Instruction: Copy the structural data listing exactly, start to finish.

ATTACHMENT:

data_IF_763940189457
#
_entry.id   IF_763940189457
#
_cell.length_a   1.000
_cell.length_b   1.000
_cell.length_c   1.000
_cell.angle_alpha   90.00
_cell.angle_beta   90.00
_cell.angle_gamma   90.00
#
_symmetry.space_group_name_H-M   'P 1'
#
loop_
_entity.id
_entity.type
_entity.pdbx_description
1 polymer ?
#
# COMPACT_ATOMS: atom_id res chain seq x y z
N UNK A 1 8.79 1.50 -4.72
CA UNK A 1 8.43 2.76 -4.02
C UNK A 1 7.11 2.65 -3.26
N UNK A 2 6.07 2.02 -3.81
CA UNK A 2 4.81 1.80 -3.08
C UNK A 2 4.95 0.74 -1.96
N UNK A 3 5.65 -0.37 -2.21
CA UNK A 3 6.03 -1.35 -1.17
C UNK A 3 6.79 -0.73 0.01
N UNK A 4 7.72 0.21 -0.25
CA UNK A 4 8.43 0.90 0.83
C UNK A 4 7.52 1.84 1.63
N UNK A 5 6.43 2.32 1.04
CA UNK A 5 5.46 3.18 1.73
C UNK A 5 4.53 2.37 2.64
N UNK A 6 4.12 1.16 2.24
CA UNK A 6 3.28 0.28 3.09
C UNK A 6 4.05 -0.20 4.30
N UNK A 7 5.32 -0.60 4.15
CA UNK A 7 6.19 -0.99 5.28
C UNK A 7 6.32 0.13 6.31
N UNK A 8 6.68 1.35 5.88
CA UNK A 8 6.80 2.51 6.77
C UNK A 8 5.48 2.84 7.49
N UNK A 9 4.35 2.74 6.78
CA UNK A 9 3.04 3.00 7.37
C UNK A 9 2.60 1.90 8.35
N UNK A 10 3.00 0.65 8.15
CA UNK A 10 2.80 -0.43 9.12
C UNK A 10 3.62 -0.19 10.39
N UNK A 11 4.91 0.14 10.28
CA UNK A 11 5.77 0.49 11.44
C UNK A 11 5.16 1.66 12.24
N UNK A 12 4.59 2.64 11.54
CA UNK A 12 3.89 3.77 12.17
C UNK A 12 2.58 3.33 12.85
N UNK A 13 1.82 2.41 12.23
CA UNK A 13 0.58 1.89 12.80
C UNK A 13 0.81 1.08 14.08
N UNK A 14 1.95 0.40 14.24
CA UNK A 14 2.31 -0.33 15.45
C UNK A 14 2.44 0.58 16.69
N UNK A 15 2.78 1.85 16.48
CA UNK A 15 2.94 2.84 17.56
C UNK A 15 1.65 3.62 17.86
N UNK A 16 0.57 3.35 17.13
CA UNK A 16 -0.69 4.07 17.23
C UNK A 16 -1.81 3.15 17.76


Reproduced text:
data_IF_763940189457
#
_entry.id   IF_763940189457
#
_cell.length_a   1.000
_cell.length_b   1.000
_cell.length_c   1.000
_cell.angle_alpha   90.00
_cell.angle_beta   90.00
_cell.angle_gamma   90.00
#
_symmetry.space_group_name_H-M   'P 1'
#
loop_
_entity.id
_entity.type
_entity.pdbx_description
1 polymer ?
#
# COMPACT_ATOMS: atom_id res chain seq x y z
N UNK A 1 8.79 1.50 -4.72
CA UNK A 1 8.43 2.76 -4.02
C UNK A 1 7.11 2.65 -3.26
N UNK A 2 6.07 2.02 -3.81
CA UNK A 2 4.81 1.80 -3.08
C UNK A 2 4.95 0.74 -1.96
N UNK A 3 5.65 -0.37 -2.21
CA UNK A 3 6.03 -1.35 -1.17
C UNK A 3 6.79 -0.73 0.01
N UNK A 4 7.72 0.21 -0.25
CA UNK A 4 8.43 0.90 0.83
C UNK A 4 7.52 1.84 1.63
N UNK A 5 6.43 2.32 1.04
CA UNK A 5 5.46 3.18 1.73
C UNK A 5 4.53 2.37 2.64
N UNK A 6 4.12 1.16 2.24
CA UNK A 6 3.28 0.28 3.09
C UNK A 6 4.05 -0.20 4.30
N UNK A 7 5.32 -0.60 4.15
CA UNK A 7 6.19 -0.99 5.28
C UNK A 7 6.32 0.13 6.31
N UNK A 8 6.68 1.35 5.88
CA UNK A 8 6.80 2.51 6.77
C UNK A 8 5.48 2.84 7.49
N UNK A 9 4.35 2.74 6.78
CA UNK A 9 3.04 3.00 7.37
C UNK A 9 2.60 1.90 8.35
N UNK A 10 3.00 0.65 8.15
CA UNK A 10 2.80 -0.43 9.12
C UNK A 10 3.62 -0.19 10.39
N UNK A 11 4.91 0.14 10.28
CA UNK A 11 5.77 0.49 11.44
C UNK A 11 5.16 1.66 12.24
N UNK A 12 4.59 2.64 11.54
CA UNK A 12 3.89 3.77 12.17
C UNK A 12 2.58 3.33 12.85
N UNK A 13 1.82 2.41 12.23
CA UNK A 13 0.58 1.89 12.80
C UNK A 13 0.81 1.08 14.08
N UNK A 14 1.95 0.40 14.24
CA UNK A 14 2.31 -0.33 15.45
C UNK A 14 2.44 0.58 16.69
N UNK A 15 2.78 1.85 16.48
CA UNK A 15 2.94 2.84 17.56
C UNK A 15 1.65 3.62 17.86
N UNK A 16 0.57 3.35 17.13
CA UNK A 16 -0.69 4.07 17.23
C UNK A 16 -1.81 3.15 17.76